Dancing a fine line: women in Bollywood
3 August 2022
The changing position of female performers in Bollywood is the focus of University of Auckland doctoral candidate Kooshna Gupta’s research.
The most widely recognised Hindi language cinema of India, Bollywood is a multi-million dollar industry with huge cultural influence and popularity worldwide.
And the ‘item dance’, one of the main musical numbers of the film and almost always performed by a female dancer, has become increasingly important for its success and changed over time, says Faculty of Arts PhD student Kooshna Gupta, whose research covers films from 1988 to 2015.
“I’m particularly interested in the type of dance that is not related to the narrative but is more of an erotic display of women, just there for entertainment purposes. If you removed the song, in other words, the film would still make sense.”
She says women have often had very defined roles in these films, (referred to as ‘masala’ films, after the Hindi word for a spice mixture, as they mix action, comedy and romance in melodramatic plots) which have to some extent reflected Indian society and its views on morality and propriety.
“I’ve not only looked at the characters played by female performers in that time period,” she says, “but also at the different dynamics of the actresses themselves, and acting as a profession in Bollywood for women.”
Kooshna says the traditional item song, from as far back as the 1950s and earlier, used to be performed by actresses who were often newcomers rather than established performers, and they were also never the heroine of the film, but rather the ‘vamp’ who could be seen drinking, smoking and being openly sexual in ways the heroine couldn’t.
“Because it wasn’t seen as acceptable in Indian society for the heroine to dance or be presented in such a provocative way in a public space,” she says.
“However, these actresses could become an instant success, so the item song was seen as a gateway to popularity. And as the Hindi cinema industry is so male-dominated, and one where women have a very limited role, you have some movies which would otherwise have been a big flop, but the item song saved the film; which of course gave these performers some power.”
And then she says film companies started spending serious money on the production of that one song because selling the rights to TV channels represented around 50 percent of their profits.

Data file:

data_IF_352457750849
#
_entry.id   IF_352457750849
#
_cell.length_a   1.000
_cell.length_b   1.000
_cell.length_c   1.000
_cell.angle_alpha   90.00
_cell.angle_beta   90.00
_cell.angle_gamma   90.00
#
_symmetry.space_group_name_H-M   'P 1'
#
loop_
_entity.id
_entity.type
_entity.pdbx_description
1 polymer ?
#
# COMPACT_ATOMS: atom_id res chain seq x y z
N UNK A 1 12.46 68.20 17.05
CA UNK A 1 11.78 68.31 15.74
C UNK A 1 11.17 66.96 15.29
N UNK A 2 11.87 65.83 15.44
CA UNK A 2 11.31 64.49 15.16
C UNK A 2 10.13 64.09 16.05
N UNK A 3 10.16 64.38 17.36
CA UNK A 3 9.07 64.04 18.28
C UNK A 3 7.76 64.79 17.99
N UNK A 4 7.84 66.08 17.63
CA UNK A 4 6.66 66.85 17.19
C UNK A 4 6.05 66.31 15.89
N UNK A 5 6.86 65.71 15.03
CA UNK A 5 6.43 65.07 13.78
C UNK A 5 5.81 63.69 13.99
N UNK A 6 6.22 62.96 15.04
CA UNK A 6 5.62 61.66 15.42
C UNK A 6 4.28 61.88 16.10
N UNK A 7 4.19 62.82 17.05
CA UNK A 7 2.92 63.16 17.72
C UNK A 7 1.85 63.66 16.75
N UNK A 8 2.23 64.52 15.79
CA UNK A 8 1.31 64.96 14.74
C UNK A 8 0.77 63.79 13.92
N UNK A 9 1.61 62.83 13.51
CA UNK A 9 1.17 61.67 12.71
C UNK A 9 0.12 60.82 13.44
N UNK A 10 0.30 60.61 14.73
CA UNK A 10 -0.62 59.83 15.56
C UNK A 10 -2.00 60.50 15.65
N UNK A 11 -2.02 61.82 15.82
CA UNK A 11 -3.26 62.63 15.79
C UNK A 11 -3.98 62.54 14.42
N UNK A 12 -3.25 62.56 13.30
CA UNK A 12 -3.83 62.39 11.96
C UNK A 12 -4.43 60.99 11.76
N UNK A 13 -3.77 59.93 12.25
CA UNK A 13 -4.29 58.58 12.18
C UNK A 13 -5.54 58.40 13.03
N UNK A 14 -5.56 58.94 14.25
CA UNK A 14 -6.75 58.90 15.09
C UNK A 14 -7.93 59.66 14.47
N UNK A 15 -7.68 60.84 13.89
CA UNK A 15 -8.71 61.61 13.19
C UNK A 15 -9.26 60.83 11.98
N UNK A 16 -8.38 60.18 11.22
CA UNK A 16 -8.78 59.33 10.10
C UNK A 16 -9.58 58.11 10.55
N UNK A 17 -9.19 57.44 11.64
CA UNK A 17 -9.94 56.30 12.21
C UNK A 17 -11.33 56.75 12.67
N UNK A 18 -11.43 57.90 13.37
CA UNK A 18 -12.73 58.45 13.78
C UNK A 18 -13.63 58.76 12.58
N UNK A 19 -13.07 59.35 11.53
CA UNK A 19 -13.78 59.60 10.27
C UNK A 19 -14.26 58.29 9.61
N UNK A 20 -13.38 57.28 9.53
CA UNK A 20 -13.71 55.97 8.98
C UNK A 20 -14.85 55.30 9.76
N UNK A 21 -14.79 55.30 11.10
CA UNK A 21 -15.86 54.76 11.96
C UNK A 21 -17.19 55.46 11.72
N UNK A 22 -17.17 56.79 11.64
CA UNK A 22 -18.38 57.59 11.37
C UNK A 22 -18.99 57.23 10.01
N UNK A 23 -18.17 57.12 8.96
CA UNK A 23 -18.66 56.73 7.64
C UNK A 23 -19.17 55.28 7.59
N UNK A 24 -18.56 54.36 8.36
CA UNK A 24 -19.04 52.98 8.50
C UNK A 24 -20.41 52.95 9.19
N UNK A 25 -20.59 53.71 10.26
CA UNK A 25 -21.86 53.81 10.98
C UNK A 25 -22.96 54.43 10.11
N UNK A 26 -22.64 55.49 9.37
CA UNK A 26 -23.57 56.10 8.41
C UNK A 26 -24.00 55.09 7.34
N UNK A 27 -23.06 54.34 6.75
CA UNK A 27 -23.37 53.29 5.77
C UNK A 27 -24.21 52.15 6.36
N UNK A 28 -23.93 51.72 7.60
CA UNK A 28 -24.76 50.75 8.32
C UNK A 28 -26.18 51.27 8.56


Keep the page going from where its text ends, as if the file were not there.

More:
“And you started to see leading actresses, known for their other more ‘serious’ work like Priyanka Chopra, starting to perform these songs, which in turn increased the film’s budget, as they had to be paid more.”
We’re always going to have this tension between agency and subjectivity, but if you look at actresses in Bollywood, they have gained something; it’s a space, one place, where they are dominating, making a lot of money and becoming famous.
Add to that the cost of hundreds of people working behind the scenes – as musical directors, composers, choreographers, dancers, set designers, wardrobe, special effects and lighting – and the item song has become very big business.
Kooshna says there’s long been a paradox between the agency of the item dance performer and her power to earn money and fame, and the way she is achieving it; by performing in hyper-sexualised dances that objectify her for a largely male audience and create an unrealistic image of the ‘perfect woman’.
“We’re always going to have this tension between agency and subjectivity, but if you look at actresses in Bollywood, they have gained something; it’s a space, one place, where they are dominating, making a lot of money and becoming famous.”
However with increasing attention to rape and violence against women in India and the Nirbhaya case in 2012, several feminist movements and humanitarian organisations pushed for a ban on item songs.
As a result, Kooshna says the censor did at one point ban the songs from TV, but you still have YouTube channels playing 24 hours a day. However the fact that these performers are now considered professionals, like any other professional, is progress, she believes.
“So you can be in a serious film or a Bollywood film and cross genres as a female performer in India now. There’s a kind of flexibility to switch roles, from being a heroine to an ‘item girl’. I think that’s a positive thing.”
This is Kooshna’s second PhD, which she has now completed in the Department of Anthropology (ethnomusicology).
Her first combined her interest in linguistics and the Indian socio-cultural context by focusing on code-mixing; a linguistic term that refers to the use of more than one language, in this case Hindi and English, in the course of a single conversation or written text. She looked at Bollywood films from 2009 to 2014.
Julianne Evans | Media adviser
M: 027 562 5868